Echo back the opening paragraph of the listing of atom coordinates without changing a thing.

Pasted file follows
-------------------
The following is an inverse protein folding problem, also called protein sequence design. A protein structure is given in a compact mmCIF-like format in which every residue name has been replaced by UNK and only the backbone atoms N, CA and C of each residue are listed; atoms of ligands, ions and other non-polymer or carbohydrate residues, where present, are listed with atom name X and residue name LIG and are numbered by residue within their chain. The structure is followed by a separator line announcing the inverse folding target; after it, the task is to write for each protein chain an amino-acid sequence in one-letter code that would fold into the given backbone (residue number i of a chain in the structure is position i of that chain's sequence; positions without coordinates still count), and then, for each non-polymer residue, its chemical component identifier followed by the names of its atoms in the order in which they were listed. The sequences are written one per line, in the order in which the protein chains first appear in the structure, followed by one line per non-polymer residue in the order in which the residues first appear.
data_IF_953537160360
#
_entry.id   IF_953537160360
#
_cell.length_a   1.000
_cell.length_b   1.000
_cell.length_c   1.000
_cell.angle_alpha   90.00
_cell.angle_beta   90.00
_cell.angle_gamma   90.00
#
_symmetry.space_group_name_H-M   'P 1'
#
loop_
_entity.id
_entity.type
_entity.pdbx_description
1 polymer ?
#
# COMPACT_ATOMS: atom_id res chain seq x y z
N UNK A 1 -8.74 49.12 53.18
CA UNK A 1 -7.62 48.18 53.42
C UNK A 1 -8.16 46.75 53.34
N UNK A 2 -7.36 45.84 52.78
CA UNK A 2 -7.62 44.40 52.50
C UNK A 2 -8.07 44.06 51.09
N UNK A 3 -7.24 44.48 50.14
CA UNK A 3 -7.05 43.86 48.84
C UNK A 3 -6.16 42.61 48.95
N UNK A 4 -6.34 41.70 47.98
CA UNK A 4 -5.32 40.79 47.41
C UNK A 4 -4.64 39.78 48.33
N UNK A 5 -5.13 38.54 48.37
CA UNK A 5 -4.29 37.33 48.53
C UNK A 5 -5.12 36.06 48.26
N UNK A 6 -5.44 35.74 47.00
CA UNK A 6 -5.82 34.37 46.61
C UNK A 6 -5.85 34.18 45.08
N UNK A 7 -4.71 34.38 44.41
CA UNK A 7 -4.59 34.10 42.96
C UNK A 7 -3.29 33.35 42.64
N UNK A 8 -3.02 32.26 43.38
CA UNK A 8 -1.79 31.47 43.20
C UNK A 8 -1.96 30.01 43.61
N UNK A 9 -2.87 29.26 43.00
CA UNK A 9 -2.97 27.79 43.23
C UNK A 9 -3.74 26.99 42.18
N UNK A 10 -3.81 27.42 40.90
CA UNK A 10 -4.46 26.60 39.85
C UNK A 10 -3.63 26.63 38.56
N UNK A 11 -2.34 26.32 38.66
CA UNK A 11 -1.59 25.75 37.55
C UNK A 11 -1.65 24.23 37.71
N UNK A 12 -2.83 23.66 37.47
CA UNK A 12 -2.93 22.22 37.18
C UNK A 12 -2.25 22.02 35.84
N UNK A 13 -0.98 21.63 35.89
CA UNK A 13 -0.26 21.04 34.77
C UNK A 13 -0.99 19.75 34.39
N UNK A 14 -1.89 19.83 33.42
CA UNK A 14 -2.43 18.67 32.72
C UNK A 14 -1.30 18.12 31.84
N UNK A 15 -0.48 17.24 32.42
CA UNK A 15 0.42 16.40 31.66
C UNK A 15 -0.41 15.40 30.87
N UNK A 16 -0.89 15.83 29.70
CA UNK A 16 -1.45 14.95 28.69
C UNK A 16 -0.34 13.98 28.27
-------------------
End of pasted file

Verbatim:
The following is an inverse protein folding problem, also called protein sequence design. A protein structure is given in a compact mmCIF-like format in which every residue name has been replaced by UNK and only the backbone atoms N, CA and C of each residue are listed; atoms of ligands, ions and other non-polymer or carbohydrate residues, where present, are listed with atom name X and residue name LIG and are numbered by residue within their chain. The structure is followed by a separator line announcing the inverse folding target; after it, the task is to write for each protein chain an amino-acid sequence in one-letter code that would fold into the given backbone (residue number i of a chain in the structure is position i of that chain's sequence; positions without coordinates still count), and then, for each non-polymer residue, its chemical component identifier followed by the names of its atoms in the order in which they were listed. The sequences are written one per line, in the order in which the protein chains first appear in the structure, followed by one line per non-polymer residue in the order in which the residues first appear.